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Appeals court skeptical of fairness of trader's conviction
Attorneys News | 2015/05/14 23:47
An appeals court panel on Wednesday expressed doubts about the fairness of a prosecution that led to a prison sentence for a man convicted of defrauding a government bailout program.

A three-judge panel of the 2nd U.S. Circuit Court of Appeals had plenty of questions for a prosecutor as it conducted oral arguments in an appeal by Jesse Litvak, a bond trader on the Stamford, Connecticut, trading floor at Jefferies & Co. Inc.

Litvak, who's from New York, was sentenced last year to two years in prison after a jury convicted him of securities fraud, defrauding the Troubled Asset Relief Program and making false statements to the federal government. He has not had to serve his sentence pending appeal.

The conviction made Litvak, 40, the first person convicted of a crime related to the program, which used bailout funds in the financial meltdown to boost the economy.


FTC sues DirecTV, alleges hidden fees and deceptive ads
Attorneys News | 2015/03/12 19:04
The government is taking the nation's biggest satellite TV provider to court, accusing DirecTV of misleading millions of consumers about the cost of its programming.

The Federal Trade Commission said Wednesday that its complaint charges DirecTV Inc. with deceptively advertising a discounted 12-month programming package. Consumers weren't clearly told that the package requires a two-year contract, the commission said.

The advertising, the FTC said, did not make clear that the cost of the package would increase by up to $45 more per month in the second year and that hefty early cancellation fees — up to $480 — would apply. The allegations of deceptive advertising date back to 2007 and cover more recent marketing campaigns, such as one in late 2014 that offered the company's subscription service on a limited basis for "only $19.99" a month.


Bankrupt Caesars unit gets court's OK to use cash, for now
Attorneys News | 2015/03/06 00:56

A federal judge in Chicago ruled Wednesday that a bankrupt division of Caesars Entertainment Corp. can tap some of the $847 million in cash it has on hand for at least five weeks.

Judge Benjamin Goldgar said Caesars Entertainment Operating Co. could access its cash in the interim despite objections from some of the company's creditors.

A budget the company submitted to the court indicated it plans to spend $334 million through April 3. The documents showed revenue is expected to offset spending and leave the company with $834 million in cash at the end of five weeks.

Goldgar scheduled a hearing to reconsider the motion on March 26.

Several other motions, including requests for an examiner to investigate the company's pre-bankruptcy transactions, were delayed until March 25.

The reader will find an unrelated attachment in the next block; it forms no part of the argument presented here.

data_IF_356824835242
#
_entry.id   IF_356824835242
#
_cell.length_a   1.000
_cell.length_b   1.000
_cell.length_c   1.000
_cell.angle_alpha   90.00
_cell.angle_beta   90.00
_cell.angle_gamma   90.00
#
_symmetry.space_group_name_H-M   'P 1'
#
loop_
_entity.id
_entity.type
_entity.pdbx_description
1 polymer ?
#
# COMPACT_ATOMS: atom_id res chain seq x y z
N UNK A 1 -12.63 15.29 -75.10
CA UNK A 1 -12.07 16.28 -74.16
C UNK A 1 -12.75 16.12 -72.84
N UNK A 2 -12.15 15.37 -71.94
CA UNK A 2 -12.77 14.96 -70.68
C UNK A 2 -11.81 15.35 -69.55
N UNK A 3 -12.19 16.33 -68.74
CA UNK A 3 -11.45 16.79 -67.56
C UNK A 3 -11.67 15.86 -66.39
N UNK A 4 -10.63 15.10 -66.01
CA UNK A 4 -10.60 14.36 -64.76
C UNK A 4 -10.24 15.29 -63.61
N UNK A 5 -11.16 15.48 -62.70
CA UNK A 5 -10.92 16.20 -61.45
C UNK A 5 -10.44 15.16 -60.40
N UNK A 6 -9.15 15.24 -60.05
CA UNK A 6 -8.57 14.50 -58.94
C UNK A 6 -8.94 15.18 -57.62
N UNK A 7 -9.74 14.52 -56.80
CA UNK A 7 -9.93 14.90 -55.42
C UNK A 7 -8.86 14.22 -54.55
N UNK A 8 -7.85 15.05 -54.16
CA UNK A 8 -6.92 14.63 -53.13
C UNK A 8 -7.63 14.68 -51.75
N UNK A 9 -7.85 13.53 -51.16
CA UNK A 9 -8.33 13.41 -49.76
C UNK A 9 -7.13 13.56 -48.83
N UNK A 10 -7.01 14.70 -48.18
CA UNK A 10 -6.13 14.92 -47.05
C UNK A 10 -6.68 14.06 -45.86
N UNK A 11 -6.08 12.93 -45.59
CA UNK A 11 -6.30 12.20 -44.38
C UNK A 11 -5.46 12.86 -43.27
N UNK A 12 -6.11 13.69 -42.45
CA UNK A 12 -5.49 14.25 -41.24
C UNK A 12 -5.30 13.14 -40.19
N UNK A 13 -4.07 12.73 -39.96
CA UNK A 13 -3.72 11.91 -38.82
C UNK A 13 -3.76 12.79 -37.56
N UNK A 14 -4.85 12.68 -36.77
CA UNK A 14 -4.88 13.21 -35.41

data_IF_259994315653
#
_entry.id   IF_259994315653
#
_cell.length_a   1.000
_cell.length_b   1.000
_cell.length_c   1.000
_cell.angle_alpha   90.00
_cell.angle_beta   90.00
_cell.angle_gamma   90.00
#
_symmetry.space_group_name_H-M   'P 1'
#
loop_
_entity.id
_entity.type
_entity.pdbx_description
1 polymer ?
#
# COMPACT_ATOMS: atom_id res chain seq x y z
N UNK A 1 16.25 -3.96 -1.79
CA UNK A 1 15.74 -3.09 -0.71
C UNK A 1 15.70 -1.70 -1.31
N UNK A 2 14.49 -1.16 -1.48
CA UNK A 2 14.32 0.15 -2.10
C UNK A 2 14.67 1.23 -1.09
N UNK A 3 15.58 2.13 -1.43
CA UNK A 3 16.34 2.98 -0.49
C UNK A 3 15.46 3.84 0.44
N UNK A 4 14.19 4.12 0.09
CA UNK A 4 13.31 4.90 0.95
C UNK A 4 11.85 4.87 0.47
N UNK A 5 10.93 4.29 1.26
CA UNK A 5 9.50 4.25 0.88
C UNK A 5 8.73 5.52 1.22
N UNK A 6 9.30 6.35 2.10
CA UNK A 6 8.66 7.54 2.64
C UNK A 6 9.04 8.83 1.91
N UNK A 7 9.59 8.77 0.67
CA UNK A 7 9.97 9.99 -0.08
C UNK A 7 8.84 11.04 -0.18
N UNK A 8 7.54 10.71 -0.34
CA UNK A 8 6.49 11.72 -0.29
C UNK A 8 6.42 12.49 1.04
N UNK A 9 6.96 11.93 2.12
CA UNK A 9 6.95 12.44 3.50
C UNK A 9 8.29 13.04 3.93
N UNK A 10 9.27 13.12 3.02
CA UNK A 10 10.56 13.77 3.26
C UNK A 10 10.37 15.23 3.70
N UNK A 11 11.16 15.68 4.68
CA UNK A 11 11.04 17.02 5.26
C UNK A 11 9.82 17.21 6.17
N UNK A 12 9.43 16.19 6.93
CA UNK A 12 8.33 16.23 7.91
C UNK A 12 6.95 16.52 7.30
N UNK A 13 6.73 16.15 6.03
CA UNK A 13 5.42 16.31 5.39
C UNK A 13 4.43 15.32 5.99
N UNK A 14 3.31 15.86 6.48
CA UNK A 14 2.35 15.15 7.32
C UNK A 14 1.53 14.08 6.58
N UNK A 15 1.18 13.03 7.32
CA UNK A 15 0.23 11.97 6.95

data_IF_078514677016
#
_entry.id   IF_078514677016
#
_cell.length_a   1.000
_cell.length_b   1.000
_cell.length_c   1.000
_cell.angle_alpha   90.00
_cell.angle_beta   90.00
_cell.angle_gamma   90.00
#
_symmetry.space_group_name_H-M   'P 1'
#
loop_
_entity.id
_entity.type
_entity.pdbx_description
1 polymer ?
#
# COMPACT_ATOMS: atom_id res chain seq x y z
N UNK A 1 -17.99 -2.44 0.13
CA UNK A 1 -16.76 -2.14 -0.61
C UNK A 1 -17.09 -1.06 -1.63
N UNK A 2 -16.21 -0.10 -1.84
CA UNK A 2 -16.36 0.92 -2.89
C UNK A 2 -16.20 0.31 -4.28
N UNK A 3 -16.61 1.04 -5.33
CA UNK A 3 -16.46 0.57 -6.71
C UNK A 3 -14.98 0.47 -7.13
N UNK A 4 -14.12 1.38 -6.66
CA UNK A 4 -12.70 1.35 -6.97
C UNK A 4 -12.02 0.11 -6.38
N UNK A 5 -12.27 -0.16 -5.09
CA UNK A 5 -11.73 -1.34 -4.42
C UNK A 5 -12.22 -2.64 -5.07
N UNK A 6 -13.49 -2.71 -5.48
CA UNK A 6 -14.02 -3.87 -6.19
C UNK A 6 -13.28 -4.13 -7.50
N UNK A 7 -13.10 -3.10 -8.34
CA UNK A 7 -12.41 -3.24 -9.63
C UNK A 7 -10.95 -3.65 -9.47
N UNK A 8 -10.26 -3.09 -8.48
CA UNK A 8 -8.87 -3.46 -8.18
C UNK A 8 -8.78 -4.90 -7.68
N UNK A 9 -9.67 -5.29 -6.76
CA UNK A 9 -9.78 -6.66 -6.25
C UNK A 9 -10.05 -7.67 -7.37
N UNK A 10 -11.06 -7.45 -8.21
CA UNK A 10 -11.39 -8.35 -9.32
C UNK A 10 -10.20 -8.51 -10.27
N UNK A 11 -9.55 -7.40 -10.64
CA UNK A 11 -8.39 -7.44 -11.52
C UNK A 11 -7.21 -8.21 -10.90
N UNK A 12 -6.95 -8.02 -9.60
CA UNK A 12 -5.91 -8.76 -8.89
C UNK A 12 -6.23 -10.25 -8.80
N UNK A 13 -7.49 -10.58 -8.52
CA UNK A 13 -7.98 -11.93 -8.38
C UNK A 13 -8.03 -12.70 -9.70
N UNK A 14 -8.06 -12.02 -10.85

The company was also seeking to get out from under several contracts that would save it $675,000 a month.

Among the contracts is a suite for Kansas City Chiefs football games, a sponsorship with the New York Mets, an advertising agreement with The Forum in Los Angeles, and deals with a tour bus operator to support its Horseshoe Bossier City casino in Louisiana and a nearby Springhill Suites hotel operator where the company regularly reserved a block of rooms.


Anxiety over Supreme Court's latest dive into health care
Attorneys News | 2015/02/04 18:43
Nearly five years after President Barack Obama signed his health care overhaul into law, its fate is yet again in the hands of the Supreme Court.

This time it's not just the White House and Democrats who have reason to be anxious. Republican lawmakers and governors won't escape the political fallout if the court invalidates insurance subsidies worth billions of dollars to people in more than 30 states.

Obama's law offers subsidized private insurance to people who don't have access to it on the job. Without financial assistance with their premiums, millions of those consumers would drop coverage.

And disruptions in the affected states don't end there. If droves of healthy people bail out of HealthCare.gov, residents buying individual policies outside the government market would face a jump in premiums. That's because self-pay customers are in the same insurance pool as the subsidized ones.

Health insurers spent millions to defeat the law as it was being debated. But the industry told the court last month that the subsidies are a key to making the insurance overhaul work. Withdrawing them would "make the situation worse than it was before" Congress passed the Affordable Care Act.

The debate over "Obamacare" was messy enough when just politics and ideology were involved. It gets really dicey with the well-being of millions of people in the balance. "It is not simply a function of law or ideology; there are practical impacts on high numbers of people," said Republican Mike Leavitt, a former federal health secretary.